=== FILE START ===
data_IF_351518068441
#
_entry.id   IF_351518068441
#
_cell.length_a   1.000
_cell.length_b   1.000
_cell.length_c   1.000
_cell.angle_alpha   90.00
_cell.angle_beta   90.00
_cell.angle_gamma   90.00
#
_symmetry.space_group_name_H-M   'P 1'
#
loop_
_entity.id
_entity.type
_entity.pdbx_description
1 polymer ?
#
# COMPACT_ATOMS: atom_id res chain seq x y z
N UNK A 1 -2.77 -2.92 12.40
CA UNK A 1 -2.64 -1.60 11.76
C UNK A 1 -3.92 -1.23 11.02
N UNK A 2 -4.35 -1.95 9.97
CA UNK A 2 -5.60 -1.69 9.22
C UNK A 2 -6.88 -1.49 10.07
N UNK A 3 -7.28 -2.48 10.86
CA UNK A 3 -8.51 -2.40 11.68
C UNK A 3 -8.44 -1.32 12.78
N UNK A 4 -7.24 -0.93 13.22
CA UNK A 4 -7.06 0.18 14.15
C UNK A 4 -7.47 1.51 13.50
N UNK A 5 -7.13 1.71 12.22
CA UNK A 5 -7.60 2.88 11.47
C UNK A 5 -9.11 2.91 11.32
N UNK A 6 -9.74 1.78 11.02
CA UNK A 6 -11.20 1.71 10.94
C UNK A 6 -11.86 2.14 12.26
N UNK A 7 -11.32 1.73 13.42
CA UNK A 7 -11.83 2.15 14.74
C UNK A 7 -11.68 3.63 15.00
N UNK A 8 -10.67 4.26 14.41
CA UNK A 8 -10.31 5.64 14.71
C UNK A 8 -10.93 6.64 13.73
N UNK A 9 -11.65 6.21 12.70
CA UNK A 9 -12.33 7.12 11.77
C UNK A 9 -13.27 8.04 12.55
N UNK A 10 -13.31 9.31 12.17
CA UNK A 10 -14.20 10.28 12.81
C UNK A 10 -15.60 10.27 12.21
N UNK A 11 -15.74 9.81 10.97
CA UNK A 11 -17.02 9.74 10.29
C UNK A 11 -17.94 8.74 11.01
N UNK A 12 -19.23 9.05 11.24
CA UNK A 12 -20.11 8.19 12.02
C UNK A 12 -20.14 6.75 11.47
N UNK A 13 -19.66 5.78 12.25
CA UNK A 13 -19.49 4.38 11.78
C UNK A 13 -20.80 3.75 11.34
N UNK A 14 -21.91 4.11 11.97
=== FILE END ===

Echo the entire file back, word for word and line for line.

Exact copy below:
data_IF_351518068441
#
_entry.id   IF_351518068441
#
_cell.length_a   1.000
_cell.length_b   1.000
_cell.length_c   1.000
_cell.angle_alpha   90.00
_cell.angle_beta   90.00
_cell.angle_gamma   90.00
#
_symmetry.space_group_name_H-M   'P 1'
#
loop_
_entity.id
_entity.type
_entity.pdbx_description
1 polymer ?
#
# COMPACT_ATOMS: atom_id res chain seq x y z
N UNK A 1 -2.77 -2.92 12.40
CA UNK A 1 -2.64 -1.60 11.76
C UNK A 1 -3.92 -1.23 11.02
N UNK A 2 -4.35 -1.95 9.97
CA UNK A 2 -5.60 -1.69 9.22
C UNK A 2 -6.88 -1.49 10.07
N UNK A 3 -7.28 -2.48 10.86
CA UNK A 3 -8.51 -2.40 11.68
C UNK A 3 -8.44 -1.32 12.78
N UNK A 4 -7.24 -0.93 13.22
CA UNK A 4 -7.06 0.18 14.15
C UNK A 4 -7.47 1.51 13.50
N UNK A 5 -7.13 1.71 12.22
CA UNK A 5 -7.60 2.88 11.47
C UNK A 5 -9.11 2.91 11.32
N UNK A 6 -9.74 1.78 11.02
CA UNK A 6 -11.20 1.71 10.94
C UNK A 6 -11.86 2.14 12.26
N UNK A 7 -11.32 1.73 13.42
CA UNK A 7 -11.83 2.15 14.74
C UNK A 7 -11.68 3.63 15.00
N UNK A 8 -10.67 4.26 14.41
CA UNK A 8 -10.31 5.64 14.71
C UNK A 8 -10.93 6.64 13.73
N UNK A 9 -11.65 6.21 12.70
CA UNK A 9 -12.33 7.12 11.77
C UNK A 9 -13.27 8.04 12.55
N UNK A 10 -13.31 9.31 12.17
CA UNK A 10 -14.20 10.28 12.81
C UNK A 10 -15.60 10.27 12.21
N UNK A 11 -15.74 9.81 10.97
CA UNK A 11 -17.02 9.74 10.29
C UNK A 11 -17.94 8.74 11.01
N UNK A 12 -19.23 9.05 11.24
CA UNK A 12 -20.11 8.19 12.02
C UNK A 12 -20.14 6.75 11.47
N UNK A 13 -19.66 5.78 12.25
CA UNK A 13 -19.49 4.38 11.78
C UNK A 13 -20.80 3.75 11.34
N UNK A 14 -21.91 4.11 11.97